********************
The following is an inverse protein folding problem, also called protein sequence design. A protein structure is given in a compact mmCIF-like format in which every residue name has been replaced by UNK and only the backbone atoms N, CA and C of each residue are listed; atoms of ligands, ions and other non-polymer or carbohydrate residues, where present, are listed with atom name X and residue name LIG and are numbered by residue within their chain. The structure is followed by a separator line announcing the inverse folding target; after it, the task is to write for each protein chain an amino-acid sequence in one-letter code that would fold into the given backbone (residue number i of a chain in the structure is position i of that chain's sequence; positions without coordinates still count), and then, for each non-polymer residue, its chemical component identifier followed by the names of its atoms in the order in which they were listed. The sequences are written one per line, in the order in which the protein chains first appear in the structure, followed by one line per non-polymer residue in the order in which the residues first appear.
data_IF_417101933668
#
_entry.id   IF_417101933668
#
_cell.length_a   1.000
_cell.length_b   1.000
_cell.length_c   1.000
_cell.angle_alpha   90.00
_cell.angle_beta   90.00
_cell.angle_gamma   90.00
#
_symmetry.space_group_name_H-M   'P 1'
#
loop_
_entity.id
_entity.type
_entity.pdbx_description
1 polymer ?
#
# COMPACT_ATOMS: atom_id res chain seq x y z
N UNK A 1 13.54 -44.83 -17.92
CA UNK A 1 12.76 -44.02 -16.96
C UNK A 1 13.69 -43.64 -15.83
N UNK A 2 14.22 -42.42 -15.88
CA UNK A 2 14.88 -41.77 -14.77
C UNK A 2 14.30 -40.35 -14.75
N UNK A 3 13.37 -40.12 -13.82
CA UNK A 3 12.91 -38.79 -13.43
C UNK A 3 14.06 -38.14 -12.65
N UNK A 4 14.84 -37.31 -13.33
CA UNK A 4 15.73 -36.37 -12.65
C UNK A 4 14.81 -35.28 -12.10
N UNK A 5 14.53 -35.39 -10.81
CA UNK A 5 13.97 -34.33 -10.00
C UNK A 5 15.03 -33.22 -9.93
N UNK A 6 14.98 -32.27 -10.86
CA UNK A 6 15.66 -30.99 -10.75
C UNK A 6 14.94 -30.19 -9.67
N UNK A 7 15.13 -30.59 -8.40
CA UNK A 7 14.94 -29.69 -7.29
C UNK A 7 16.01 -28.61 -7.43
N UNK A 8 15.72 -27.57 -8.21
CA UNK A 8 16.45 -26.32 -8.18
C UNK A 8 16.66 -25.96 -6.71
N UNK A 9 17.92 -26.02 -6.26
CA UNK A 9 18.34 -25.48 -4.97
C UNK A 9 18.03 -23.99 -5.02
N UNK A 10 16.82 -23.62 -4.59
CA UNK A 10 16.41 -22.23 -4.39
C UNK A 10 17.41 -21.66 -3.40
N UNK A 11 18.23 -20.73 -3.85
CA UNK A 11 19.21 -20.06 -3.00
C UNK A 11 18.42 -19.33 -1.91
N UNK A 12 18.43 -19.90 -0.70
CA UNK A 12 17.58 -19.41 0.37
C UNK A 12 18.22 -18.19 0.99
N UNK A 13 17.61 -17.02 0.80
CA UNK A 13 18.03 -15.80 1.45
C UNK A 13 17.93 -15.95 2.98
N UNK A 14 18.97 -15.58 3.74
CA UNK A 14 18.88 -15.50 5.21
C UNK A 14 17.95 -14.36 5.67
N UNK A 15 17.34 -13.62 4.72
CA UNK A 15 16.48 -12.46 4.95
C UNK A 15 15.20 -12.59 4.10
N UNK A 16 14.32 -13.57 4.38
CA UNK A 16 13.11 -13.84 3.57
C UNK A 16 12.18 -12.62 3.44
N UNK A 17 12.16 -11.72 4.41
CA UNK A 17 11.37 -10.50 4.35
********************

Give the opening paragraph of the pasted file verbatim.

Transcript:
The following is an inverse protein folding problem, also called protein sequence design. A protein structure is given in a compact mmCIF-like format in which every residue name has been replaced by UNK and only the backbone atoms N, CA and C of each residue are listed; atoms of ligands, ions and other non-polymer or carbohydrate residues, where present, are listed with atom name X and residue name LIG and are numbered by residue within their chain. The structure is followed by a separator line announcing the inverse folding target; after it, the task is to write for each protein chain an amino-acid sequence in one-letter code that would fold into the given backbone (residue number i of a chain in the structure is position i of that chain's sequence; positions without coordinates still count), and then, for each non-polymer residue, its chemical component identifier followed by the names of its atoms in the order in which they were listed. The sequences are written one per line, in the order in which the protein chains first appear in the structure, followed by one line per non-polymer residue in the order in which the residues first appear.